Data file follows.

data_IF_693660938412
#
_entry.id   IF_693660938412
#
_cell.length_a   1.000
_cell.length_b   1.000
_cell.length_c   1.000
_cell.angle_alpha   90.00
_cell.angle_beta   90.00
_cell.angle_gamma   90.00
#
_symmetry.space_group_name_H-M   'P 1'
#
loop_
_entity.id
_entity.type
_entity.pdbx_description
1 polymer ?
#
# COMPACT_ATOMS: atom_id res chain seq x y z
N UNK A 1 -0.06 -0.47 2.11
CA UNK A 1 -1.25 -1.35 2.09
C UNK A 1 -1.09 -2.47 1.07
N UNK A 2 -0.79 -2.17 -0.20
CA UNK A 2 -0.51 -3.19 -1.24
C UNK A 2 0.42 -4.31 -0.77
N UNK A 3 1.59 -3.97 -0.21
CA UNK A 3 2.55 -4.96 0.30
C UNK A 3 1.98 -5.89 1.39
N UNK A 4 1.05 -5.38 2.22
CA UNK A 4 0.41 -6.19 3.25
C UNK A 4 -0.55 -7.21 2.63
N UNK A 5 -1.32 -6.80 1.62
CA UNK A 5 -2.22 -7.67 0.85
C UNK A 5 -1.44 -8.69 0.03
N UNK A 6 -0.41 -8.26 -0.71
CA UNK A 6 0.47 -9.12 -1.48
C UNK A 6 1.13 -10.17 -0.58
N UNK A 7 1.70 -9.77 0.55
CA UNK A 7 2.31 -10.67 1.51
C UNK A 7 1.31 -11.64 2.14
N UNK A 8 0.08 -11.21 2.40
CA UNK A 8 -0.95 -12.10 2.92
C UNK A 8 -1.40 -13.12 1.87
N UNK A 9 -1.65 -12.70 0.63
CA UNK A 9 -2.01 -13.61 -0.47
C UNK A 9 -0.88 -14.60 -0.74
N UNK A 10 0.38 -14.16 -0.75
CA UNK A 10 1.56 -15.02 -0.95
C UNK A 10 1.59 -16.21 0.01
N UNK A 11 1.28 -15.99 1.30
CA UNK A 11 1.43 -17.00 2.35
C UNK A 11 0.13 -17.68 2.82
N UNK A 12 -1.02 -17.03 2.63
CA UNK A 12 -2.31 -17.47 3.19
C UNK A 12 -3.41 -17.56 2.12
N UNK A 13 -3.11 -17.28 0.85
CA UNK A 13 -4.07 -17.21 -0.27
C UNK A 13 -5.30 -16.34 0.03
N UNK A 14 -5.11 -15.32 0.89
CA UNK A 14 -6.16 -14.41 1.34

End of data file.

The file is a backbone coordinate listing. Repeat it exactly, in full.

data_IF_693660938412
#
_entry.id   IF_693660938412
#
_cell.length_a   1.000
_cell.length_b   1.000
_cell.length_c   1.000
_cell.angle_alpha   90.00
_cell.angle_beta   90.00
_cell.angle_gamma   90.00
#
_symmetry.space_group_name_H-M   'P 1'
#
loop_
_entity.id
_entity.type
_entity.pdbx_description
1 polymer ?
#
# COMPACT_ATOMS: atom_id res chain seq x y z
N UNK A 1 -0.06 -0.47 2.11
CA UNK A 1 -1.25 -1.35 2.09
C UNK A 1 -1.09 -2.47 1.07
N UNK A 2 -0.79 -2.17 -0.20
CA UNK A 2 -0.51 -3.19 -1.24
C UNK A 2 0.42 -4.31 -0.77
N UNK A 3 1.59 -3.97 -0.21
CA UNK A 3 2.55 -4.96 0.30
C UNK A 3 1.98 -5.89 1.39
N UNK A 4 1.05 -5.38 2.22
CA UNK A 4 0.41 -6.19 3.25
C UNK A 4 -0.55 -7.21 2.63
N UNK A 5 -1.32 -6.80 1.62
CA UNK A 5 -2.22 -7.67 0.85
C UNK A 5 -1.44 -8.69 0.03
N UNK A 6 -0.41 -8.26 -0.71
CA UNK A 6 0.47 -9.12 -1.48
C UNK A 6 1.13 -10.17 -0.58
N UNK A 7 1.70 -9.77 0.55
CA UNK A 7 2.31 -10.67 1.51
C UNK A 7 1.31 -11.64 2.14
N UNK A 8 0.08 -11.21 2.40
CA UNK A 8 -0.95 -12.10 2.92
C UNK A 8 -1.40 -13.12 1.87
N UNK A 9 -1.65 -12.70 0.63
CA UNK A 9 -2.01 -13.61 -0.47
C UNK A 9 -0.88 -14.60 -0.74
N UNK A 10 0.38 -14.16 -0.75
CA UNK A 10 1.56 -15.02 -0.95
C UNK A 10 1.59 -16.21 0.01
N UNK A 11 1.28 -15.99 1.30
CA UNK A 11 1.43 -17.00 2.35
C UNK A 11 0.13 -17.68 2.82
N UNK A 12 -1.02 -17.03 2.63
CA UNK A 12 -2.31 -17.47 3.19
C UNK A 12 -3.41 -17.56 2.12
N UNK A 13 -3.11 -17.28 0.85
CA UNK A 13 -4.07 -17.21 -0.27
C UNK A 13 -5.30 -16.34 0.03
N UNK A 14 -5.11 -15.32 0.89
CA UNK A 14 -6.16 -14.41 1.34